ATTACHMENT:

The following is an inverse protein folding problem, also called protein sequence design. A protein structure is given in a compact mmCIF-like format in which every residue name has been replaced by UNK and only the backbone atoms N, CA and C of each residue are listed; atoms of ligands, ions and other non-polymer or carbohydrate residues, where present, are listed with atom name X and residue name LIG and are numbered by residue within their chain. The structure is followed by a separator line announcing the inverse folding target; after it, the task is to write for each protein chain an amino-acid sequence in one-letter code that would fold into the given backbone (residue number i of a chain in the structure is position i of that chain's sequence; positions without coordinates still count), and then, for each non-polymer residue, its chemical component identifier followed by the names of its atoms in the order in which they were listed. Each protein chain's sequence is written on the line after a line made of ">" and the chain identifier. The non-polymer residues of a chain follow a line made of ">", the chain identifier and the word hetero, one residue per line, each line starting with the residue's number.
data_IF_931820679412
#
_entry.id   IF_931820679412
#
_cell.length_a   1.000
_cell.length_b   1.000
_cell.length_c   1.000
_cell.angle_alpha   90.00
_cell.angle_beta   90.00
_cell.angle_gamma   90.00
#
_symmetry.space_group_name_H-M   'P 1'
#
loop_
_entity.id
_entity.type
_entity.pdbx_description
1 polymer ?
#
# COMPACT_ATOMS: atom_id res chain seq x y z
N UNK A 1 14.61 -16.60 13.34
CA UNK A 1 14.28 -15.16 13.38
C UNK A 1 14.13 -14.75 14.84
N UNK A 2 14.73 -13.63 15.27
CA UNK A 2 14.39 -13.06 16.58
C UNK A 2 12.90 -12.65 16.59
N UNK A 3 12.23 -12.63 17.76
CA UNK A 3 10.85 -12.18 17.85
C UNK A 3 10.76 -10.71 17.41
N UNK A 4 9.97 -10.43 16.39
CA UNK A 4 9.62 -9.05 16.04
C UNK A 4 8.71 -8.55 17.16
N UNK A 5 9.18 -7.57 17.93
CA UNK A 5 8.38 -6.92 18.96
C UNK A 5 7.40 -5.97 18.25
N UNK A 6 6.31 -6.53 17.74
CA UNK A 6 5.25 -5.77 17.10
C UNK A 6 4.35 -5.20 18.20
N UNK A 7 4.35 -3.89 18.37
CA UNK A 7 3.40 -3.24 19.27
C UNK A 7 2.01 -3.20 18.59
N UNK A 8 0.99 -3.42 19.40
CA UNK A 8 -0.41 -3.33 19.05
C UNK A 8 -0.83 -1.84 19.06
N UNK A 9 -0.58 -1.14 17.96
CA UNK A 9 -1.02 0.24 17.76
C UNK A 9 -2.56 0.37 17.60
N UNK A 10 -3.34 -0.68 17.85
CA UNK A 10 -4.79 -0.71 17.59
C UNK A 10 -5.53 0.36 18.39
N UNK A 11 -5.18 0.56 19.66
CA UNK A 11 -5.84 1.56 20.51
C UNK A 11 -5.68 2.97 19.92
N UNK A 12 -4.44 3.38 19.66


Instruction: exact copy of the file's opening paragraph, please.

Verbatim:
The following is an inverse protein folding problem, also called protein sequence design. A protein structure is given in a compact mmCIF-like format in which every residue name has been replaced by UNK and only the backbone atoms N, CA and C of each residue are listed; atoms of ligands, ions and other non-polymer or carbohydrate residues, where present, are listed with atom name X and residue name LIG and are numbered by residue within their chain. The structure is followed by a separator line announcing the inverse folding target; after it, the task is to write for each protein chain an amino-acid sequence in one-letter code that would fold into the given backbone (residue number i of a chain in the structure is position i of that chain's sequence; positions without coordinates still count), and then, for each non-polymer residue, its chemical component identifier followed by the names of its atoms in the order in which they were listed. Each protein chain's sequence is written on the line after a line made of ">" and the chain identifier. The non-polymer residues of a chain follow a line made of ">", the chain identifier and the word hetero, one residue per line, each line starting with the residue's number.